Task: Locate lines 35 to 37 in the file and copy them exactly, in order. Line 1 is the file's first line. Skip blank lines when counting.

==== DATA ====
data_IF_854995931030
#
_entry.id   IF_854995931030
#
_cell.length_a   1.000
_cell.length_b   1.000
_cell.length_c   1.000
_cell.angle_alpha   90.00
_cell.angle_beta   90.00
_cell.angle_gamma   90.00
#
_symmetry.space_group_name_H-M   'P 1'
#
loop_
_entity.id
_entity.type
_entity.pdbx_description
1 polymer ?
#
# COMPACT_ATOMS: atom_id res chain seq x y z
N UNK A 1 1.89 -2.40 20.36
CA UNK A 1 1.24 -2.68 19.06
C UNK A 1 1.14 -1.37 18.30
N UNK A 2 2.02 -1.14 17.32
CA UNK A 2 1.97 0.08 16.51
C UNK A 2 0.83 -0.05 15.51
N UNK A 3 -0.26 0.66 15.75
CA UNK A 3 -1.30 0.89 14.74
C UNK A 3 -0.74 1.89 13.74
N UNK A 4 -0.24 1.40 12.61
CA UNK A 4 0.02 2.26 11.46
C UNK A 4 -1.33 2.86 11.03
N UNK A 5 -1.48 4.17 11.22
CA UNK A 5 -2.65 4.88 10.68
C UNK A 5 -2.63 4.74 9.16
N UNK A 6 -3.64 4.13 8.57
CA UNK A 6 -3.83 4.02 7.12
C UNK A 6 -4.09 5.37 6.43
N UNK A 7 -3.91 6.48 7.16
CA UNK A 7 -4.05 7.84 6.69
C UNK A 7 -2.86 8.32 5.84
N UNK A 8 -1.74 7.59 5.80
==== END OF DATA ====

C UNK A 5 -2.63 4.74 9.16
N UNK A 6 -3.64 4.13 8.57
CA UNK A 6 -3.83 4.02 7.12